Chicken wings with Reblochon pomme purée

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In this recipe, Daniel Clifford expertly contrasts crispy chicken wings and golden chicken skin with a creamy sous-vide-cooked potato purée and the bitter bite of chicory. This gourmet chicken wing recipe is a complex dish that requires a lot of forward planning, so make sure you have all the necessary equipment before attempting it.

First published in 2015




Glazed chicken wings

Chicken sauce

Chicory purée

Reblochon pomme purée

Crispy chicken skin

Cheese curls

  • 100g of Reblochon cheese, rind removed and frozen

To plate


  • Food processor or blender
  • Squeezy bottle
  • Muslin cloth or a coffee filter
  • Fine sieve
  • Vacuum bag and machine
  • Speed peeler
  • Mouli or potato ricer
  • Piping bag with 5mm nozzle
  • Silicon baking mat 2


Begin by preparing the wings. You only need the middle part of the chicken wing for this element of the recipe, so you don't want to cut them at the joint, but slightly on the flesh of both sides. This is so you can push the large bone completely out and the small one halfway out, so it is exposed but still attached. This is best achieved using a serrated knife. Check the wings thoroughly for fragments of bone after cutting
Cover the wings with the salt and leave to cure for 1 hour. Wash and dry them, then heat the fat in a pan and add the garlic and thyme. Add the wings and a cartouche on top. Cook them very gently with small bubbles breaking the surface for 90 minutes, or until tender. Allow to cool
Next make the chicken sauce. Caramelise the chicken wings in oil and a knob of butter until golden brown. Add the celery to the pan and cook for 30 seconds, then add the shallot and caramelise until everything is golden brown
Add the white wine, reduce by half, then add the brown chicken stock and bring to the boil. Simmer the stock for 10 minutes to bring out the flavour of the chicken wings, then add the herbs and peppercorns. Cook for a further 10 minutes then pass the sauce through a colander. Pass through a fine sieve and then through a layer of muslin six times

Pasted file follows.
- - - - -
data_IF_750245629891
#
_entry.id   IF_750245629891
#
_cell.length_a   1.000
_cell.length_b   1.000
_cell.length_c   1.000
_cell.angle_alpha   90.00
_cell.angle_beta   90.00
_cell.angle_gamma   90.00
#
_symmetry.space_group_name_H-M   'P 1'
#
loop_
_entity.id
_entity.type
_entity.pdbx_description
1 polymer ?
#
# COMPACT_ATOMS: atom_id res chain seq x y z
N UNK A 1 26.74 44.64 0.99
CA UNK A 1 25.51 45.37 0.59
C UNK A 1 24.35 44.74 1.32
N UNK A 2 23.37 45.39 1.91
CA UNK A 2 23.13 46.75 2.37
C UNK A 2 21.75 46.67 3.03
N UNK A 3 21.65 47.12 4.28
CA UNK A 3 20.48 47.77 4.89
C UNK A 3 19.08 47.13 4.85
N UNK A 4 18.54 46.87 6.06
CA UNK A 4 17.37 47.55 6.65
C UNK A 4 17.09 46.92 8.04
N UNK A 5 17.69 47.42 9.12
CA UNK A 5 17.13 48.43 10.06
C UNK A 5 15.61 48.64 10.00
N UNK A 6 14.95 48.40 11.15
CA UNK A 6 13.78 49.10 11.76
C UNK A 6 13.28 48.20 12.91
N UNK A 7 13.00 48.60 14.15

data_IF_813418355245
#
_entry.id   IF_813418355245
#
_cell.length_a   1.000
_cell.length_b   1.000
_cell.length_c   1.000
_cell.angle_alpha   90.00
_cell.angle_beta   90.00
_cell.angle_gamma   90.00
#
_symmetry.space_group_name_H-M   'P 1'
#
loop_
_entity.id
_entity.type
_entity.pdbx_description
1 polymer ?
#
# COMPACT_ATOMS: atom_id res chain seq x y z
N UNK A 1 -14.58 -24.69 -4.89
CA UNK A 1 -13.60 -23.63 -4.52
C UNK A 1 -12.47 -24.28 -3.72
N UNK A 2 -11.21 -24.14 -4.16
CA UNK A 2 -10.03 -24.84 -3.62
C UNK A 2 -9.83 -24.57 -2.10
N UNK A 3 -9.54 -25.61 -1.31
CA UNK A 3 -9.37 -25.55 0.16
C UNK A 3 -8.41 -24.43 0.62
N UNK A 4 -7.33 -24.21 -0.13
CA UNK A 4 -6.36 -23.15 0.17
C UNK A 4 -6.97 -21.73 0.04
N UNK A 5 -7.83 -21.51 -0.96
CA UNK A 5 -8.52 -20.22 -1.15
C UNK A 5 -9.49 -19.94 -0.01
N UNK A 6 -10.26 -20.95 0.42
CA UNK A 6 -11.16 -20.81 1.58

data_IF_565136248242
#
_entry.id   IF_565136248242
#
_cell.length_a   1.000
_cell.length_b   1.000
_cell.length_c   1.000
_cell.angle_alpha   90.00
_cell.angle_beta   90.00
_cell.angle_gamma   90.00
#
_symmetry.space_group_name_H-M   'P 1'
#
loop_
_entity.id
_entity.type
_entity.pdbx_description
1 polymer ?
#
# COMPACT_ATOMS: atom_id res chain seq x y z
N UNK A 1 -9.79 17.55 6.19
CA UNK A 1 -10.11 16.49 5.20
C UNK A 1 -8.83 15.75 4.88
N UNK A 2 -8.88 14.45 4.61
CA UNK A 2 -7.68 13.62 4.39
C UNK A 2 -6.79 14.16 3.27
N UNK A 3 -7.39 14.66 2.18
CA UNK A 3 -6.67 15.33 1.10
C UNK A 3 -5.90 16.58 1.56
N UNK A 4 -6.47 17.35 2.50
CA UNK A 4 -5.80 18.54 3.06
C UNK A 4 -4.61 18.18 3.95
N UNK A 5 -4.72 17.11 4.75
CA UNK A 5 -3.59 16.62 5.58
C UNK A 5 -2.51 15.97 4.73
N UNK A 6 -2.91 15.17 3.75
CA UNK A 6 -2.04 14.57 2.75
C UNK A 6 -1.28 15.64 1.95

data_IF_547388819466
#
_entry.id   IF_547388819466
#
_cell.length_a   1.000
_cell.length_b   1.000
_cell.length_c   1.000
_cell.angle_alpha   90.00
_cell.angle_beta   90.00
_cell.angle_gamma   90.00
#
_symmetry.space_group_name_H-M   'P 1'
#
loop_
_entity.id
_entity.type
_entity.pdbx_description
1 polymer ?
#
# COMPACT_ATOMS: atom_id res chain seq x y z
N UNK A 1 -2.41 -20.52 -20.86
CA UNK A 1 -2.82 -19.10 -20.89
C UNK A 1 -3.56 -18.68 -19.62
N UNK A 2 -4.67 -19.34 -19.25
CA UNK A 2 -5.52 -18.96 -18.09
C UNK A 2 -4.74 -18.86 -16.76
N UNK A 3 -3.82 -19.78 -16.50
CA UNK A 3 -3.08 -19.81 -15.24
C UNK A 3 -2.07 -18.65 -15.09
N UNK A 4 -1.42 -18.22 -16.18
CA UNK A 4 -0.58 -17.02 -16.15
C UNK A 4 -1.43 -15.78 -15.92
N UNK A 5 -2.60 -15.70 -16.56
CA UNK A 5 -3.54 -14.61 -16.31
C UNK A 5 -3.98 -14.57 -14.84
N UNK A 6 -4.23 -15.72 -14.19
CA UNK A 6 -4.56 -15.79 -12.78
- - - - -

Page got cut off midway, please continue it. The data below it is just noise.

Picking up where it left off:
To make the chicory purée, halve the heads of chicory and lightly season with salt. Leave to macerate for 20 minutes and then pat dry. Place the chicory into a vacuum bag, seal and cook at 100°C for 20 minutes
Place the rest of the ingredients in a pan and boil. Open the chicory bag and strain off any juice. Add the cooked chicory to the pan and reduce the glaze until sticky. Blend in a blender then pass through a sieve. Transfer to a squeezy bottle ready for plating
  • 100g of caster sugar
  • 100ml of port
  • 25ml of rice wine vinegar
Next make the pomme purée. Peel and roughly chop the potatoes, wash in cold water then cook in salted water until tender. Drain and allow to steam dry for 1 minute. Pass through a fine sieve or potato ricer. Bring the milk to the boil, add to the mash and beat in the cheese and butter. Season and place in a piping bag
Next make the crispy chicken skins. Preheat the oven to 180°C/gas mark 4
Scrape the skin so all the fat is removed. Place on the silicone mat and flatten under another silicone mat. Sandwich everything between 2 heavy, flat trays. Cook for 12 minutes, until golden brown and crisp. Remove the trays and drain the skin on kitchen paper. Season well
For the cheese curls, use a speed peeler to peel the cheese into curls. Place these back in the freezer until ready to plate
  • 100g of Reblochon cheese, rind removed and frozen
For the salad, cut the chicory into 2cm diamonds, dress the leaves with lemon juice, olive oil and salt
To serve, preheat a frying pan over a high heat, add the chicken wings and lightly brown. Add some butter and toss together until golden brown all over. Drain off the fat and glaze the pan with the chicken sauce. Coat the wings evenly and remove from the pan. Heat 100ml of the chicken sauce and reduce until thick and glossy
Add both purées and the wings to the plate first. Arrange the leaves and the skin around the plate. Sauce the dish and finish with the cheese curls

A broad range of experience in some of the top kitchens in the UK and France along with hefty doses of innovation, dedication and originality have led Daniel Clifford’s style to be widely praised.

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